TRIP:I’ll Sing On–In England.

A JOURNEY TO THE SITES

OF THE GREAT BRITISH HYMNS.

JULY 17-30, 2011

John Hall conducts performance
Dr. Parker in Wesley Chapel pulpit

Join other lovers of great hymns to sing on the sites where the great hymns were written in the countryside of England. Trip dates are July 17-20, 2011. Sign up by February 9 with your deposit of $400. The first 30 guests will make up our amazing sojourners.
Tour itinerary contains the main elements of this great book. Tour hosts are John and Jill Parker, who led the hymn site tour for Lipscomb to these places in June 2010. See link section.
Leading the singing will be master choral director John Hall, whose career of performance and study perfectly suits him to lead us along with his wife Freda.
Contacts: John Hall 615-714-8878 john@illsingon.org; Jill Parker 615-373-4462 parkerjill@comcast.net

Dear Lovers of Great Hymns,

John and I are pleased and excited to offer for July of 2011 our second fine journey to sites in England where some of the most favorite hymns of the church were composed.  There have been many hymns written by believers to the glory to the Lord, but only a few hymns have stood the test of a century or more for their exquisite quality and their abiding ability to touch the hearts and souls of worshippers.

On the north coast of England, silhouetted against the gray sky and the dark sea, stand the ruins of Whitby Abbey. There, in the sixth century, a common sheepherder named Caedmon wrote the earliest surviving hymn in English. In the centuries following, men and women devoted to Christ have composed the lyrics of glorious  English hymns that for centuries and even today are sung across the globe. Generation after generation these hymns have inspired, uplifted,  and carried us through the tragedies and triumphs of our lives. Our tour will take us together to the sites of some of the finest of these hymns.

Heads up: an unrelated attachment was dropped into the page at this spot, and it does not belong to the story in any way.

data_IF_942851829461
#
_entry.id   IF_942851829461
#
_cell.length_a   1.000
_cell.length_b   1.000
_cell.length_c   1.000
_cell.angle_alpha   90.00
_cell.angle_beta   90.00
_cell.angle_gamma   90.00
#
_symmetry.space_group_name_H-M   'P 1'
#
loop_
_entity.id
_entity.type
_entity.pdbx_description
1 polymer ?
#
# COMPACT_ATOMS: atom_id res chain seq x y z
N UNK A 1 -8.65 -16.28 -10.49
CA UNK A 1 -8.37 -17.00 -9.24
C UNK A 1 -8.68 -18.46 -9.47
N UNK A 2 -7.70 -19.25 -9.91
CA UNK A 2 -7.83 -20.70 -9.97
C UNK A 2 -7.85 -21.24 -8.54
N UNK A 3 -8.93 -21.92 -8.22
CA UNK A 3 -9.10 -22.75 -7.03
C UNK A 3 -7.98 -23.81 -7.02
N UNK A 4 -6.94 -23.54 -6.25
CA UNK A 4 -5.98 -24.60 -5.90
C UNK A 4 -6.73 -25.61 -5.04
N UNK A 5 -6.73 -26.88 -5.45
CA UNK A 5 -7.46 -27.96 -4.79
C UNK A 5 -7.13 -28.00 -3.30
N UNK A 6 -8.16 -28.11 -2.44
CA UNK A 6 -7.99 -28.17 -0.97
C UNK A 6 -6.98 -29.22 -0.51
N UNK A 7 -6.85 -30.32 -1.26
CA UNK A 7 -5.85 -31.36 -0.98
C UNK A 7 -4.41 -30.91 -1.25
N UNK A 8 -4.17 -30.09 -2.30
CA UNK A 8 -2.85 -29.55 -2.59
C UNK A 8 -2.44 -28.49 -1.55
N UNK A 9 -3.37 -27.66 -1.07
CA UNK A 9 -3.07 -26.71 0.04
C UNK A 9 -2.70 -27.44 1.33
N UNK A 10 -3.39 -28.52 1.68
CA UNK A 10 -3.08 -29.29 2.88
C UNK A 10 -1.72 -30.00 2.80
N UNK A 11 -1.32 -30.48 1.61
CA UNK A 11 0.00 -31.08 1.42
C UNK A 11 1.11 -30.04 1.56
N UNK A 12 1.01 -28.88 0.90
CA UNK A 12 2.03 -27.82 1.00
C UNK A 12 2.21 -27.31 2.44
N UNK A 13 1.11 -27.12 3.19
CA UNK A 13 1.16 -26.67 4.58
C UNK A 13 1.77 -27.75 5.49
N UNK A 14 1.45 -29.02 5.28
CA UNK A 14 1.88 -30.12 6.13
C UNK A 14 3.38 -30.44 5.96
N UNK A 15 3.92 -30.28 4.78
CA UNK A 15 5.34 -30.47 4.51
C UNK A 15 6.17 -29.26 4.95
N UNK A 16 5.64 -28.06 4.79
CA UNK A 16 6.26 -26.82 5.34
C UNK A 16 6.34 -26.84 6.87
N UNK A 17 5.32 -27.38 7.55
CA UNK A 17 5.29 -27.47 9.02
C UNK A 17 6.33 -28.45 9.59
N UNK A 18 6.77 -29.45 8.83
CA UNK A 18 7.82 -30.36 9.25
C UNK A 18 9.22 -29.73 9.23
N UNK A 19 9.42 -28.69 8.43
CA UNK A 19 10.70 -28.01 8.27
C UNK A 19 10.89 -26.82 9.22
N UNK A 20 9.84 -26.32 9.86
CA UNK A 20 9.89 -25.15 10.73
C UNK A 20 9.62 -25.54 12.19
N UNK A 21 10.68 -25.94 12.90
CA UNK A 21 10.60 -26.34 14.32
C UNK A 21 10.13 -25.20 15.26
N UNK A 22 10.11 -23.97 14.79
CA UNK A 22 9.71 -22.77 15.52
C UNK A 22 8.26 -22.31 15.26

We take pleasure in escorting you, along with our co-hosts John and Freda Hall, to the sites photographed and described in John’s book Abide with Me—A Photographic Journey through Great British Hymns (2009). That title was chosen for the special hymn written at Torbay on the southern coast of England during the afternoon  just after Henry Francis Lyte finished preaching his last sermon. He knew that he would soon leave this  life, and in this hymn he prayed that his Saviour would abide with him at eventide and beyond.  Please come with us to sing his hymn in the very area where he wrote at eventide, and to other fascinating sites where the great hymns were composed.

Now let us tell you about us, your hosts, and describe our guide, our coach, and the excellent hotels we will enjoy. Then we will tell you just some of the highlights of our itinerary.

John and I teach at Lipscomb University where he has taught English for thirty years—notably Shakespeare—and where I am professor of chemistry. John is also an elder of the Granny White church and an interim minister for churches of Christ in our area when they are between regular pulpit preachers. In the summers 2007 and 2008 he joined with Dr. Paul Seawright, one of Britain’s foremost photographers and head of the school of photography at the University of Ulster in Ireland, to travel the width of England researching and photographing the sites of the great hymns. The result was their book Abide with Me: a Photographic Journey Through the Great British Hymns (New Leaf Press, 2009), now in its second printing with distribution of over 16,000 copies in America, Europe, elsewhere.  Subsequently, Lipscomb University chose to sponsor a tour to the hymn sites in 2010 based on the book.